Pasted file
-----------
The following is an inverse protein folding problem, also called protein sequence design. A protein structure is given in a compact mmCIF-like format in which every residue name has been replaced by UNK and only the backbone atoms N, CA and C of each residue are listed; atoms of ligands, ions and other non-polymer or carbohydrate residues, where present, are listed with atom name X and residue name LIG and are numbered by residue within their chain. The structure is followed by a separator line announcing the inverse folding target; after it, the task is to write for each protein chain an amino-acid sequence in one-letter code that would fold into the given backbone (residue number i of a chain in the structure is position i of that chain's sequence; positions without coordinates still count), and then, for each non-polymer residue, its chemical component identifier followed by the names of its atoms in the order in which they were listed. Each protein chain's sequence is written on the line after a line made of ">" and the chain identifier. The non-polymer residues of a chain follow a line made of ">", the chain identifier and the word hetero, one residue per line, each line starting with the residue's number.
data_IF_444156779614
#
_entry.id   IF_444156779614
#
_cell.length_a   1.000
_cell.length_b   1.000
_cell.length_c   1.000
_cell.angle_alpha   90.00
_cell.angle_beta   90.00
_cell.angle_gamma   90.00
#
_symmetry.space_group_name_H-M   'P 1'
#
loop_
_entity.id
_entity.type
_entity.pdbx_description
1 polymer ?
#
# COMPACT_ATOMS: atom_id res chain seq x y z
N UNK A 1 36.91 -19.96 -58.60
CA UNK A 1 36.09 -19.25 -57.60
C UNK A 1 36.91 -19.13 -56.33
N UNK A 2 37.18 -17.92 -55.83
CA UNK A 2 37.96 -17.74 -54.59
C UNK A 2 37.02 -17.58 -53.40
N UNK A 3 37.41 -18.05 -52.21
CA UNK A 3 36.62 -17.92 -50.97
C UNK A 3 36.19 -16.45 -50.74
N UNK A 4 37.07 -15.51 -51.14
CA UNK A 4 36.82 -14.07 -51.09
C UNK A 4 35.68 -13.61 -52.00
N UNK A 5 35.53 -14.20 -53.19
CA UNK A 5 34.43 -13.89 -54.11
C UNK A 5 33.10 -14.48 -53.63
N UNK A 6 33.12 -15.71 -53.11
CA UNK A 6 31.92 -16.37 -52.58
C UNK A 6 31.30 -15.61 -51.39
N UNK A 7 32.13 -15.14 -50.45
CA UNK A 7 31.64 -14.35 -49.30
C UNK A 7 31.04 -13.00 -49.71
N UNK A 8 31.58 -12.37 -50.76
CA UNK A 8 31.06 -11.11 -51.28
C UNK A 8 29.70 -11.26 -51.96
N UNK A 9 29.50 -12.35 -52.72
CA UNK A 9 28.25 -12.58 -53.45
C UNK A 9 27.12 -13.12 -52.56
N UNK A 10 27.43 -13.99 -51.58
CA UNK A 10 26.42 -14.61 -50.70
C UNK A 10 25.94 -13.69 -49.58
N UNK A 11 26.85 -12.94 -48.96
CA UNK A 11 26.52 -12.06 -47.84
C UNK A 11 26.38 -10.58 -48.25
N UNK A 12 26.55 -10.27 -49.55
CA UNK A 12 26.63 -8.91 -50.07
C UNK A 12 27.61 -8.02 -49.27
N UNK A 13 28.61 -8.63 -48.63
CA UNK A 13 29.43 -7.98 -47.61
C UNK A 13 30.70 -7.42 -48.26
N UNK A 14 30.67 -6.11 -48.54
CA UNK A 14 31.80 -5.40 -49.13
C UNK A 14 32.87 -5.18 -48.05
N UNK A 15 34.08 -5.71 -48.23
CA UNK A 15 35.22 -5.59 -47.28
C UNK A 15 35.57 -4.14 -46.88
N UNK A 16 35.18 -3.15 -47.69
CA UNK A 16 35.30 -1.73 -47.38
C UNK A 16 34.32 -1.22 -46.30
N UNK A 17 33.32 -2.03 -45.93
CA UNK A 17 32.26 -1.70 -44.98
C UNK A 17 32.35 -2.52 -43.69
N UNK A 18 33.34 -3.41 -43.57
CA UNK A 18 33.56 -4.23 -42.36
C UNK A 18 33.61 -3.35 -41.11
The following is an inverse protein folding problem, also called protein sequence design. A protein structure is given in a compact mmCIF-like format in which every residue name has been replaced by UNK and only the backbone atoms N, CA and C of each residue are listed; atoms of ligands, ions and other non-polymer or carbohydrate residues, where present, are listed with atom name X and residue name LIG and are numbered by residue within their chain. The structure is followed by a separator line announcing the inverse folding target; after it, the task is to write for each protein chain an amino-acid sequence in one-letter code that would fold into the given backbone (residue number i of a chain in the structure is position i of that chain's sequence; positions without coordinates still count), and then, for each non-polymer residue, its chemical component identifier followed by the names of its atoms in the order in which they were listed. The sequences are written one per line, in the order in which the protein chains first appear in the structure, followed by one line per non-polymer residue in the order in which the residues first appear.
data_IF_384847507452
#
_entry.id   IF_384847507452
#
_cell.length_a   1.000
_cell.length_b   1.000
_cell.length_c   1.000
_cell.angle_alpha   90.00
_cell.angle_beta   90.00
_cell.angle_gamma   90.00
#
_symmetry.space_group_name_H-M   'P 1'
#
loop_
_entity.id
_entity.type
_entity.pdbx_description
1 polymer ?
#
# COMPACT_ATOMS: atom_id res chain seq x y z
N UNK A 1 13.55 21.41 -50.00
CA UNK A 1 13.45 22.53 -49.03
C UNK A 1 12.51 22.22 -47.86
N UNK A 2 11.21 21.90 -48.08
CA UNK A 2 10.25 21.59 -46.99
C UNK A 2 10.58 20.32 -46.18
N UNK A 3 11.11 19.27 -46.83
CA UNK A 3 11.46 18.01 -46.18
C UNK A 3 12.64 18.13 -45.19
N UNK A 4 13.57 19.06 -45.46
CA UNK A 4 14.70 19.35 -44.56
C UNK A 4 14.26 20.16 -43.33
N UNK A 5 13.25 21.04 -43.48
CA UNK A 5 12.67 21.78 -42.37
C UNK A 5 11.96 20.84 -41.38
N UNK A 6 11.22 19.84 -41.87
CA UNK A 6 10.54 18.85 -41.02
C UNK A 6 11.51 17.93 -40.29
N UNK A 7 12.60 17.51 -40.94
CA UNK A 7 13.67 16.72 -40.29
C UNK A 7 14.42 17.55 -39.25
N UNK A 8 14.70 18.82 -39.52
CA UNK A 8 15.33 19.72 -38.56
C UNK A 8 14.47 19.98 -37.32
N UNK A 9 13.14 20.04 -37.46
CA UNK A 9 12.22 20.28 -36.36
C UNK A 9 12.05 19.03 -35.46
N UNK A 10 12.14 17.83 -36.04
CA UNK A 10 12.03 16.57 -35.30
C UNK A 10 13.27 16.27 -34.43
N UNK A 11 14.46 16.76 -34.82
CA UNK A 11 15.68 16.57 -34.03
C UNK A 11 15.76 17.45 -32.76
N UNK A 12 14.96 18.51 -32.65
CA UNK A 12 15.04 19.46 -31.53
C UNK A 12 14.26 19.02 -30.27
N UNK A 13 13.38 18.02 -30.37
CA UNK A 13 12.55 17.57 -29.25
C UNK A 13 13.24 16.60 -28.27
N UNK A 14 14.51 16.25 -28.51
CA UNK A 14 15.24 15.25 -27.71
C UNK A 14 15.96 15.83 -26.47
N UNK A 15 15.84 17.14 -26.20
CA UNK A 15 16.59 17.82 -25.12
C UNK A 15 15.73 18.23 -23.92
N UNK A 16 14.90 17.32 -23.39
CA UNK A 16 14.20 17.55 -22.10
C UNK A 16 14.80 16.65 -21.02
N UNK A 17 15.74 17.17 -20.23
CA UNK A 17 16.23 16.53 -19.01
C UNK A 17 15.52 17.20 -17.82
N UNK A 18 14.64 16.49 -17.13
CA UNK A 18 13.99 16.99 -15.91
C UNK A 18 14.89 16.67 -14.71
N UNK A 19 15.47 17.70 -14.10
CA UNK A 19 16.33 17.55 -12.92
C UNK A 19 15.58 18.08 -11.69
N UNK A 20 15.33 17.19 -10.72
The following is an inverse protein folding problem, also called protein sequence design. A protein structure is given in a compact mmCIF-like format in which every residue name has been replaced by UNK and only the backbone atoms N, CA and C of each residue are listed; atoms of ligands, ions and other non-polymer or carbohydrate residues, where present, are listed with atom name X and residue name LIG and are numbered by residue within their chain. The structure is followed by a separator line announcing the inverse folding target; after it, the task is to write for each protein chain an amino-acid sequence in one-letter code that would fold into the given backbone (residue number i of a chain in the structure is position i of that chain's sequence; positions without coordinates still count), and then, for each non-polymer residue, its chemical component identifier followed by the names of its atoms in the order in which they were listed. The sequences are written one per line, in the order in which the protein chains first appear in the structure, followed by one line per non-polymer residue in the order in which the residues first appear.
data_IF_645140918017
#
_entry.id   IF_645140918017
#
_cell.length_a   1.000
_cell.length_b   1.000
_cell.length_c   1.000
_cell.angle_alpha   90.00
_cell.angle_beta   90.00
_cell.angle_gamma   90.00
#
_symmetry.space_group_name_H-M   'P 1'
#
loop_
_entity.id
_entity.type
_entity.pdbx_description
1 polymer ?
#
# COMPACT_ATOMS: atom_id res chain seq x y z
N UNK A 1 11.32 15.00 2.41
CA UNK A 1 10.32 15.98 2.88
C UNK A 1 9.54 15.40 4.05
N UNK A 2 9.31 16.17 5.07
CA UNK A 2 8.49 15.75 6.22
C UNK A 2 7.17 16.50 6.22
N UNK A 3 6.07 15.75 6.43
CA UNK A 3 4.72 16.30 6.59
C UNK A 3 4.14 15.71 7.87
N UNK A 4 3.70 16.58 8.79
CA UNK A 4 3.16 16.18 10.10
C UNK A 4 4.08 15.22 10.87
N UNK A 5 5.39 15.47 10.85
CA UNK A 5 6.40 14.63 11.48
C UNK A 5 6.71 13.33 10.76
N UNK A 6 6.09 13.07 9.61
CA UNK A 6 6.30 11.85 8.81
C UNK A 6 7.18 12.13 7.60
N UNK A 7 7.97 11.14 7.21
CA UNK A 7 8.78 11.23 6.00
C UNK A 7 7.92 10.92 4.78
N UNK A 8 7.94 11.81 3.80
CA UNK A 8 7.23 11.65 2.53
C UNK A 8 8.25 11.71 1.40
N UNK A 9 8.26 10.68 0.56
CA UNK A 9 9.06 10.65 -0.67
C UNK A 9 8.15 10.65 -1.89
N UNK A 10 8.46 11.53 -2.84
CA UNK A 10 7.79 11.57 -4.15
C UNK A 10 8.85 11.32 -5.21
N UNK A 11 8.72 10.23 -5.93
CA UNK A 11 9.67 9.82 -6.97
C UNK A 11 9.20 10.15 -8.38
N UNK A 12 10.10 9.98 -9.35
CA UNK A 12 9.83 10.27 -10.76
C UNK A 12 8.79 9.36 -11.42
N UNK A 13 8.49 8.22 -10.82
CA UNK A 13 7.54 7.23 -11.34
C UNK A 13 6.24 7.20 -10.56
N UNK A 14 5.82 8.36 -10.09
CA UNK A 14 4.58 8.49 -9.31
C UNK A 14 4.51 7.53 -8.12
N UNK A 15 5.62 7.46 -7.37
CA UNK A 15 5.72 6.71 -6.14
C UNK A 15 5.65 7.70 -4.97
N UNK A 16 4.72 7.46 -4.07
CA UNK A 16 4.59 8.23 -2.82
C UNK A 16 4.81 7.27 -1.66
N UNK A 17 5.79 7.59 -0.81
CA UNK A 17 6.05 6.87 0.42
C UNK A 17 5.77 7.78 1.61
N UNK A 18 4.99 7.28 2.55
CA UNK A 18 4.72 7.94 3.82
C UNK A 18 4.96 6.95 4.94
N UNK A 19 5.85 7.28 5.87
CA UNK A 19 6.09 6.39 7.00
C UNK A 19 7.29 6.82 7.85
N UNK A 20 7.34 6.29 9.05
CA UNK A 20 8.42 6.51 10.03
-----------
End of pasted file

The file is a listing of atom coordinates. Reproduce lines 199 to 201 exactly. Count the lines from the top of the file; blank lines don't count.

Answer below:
C UNK A 8 8.25 11.71 1.40
N UNK A 9 8.26 10.68 0.56
CA UNK A 9 9.06 10.65 -0.67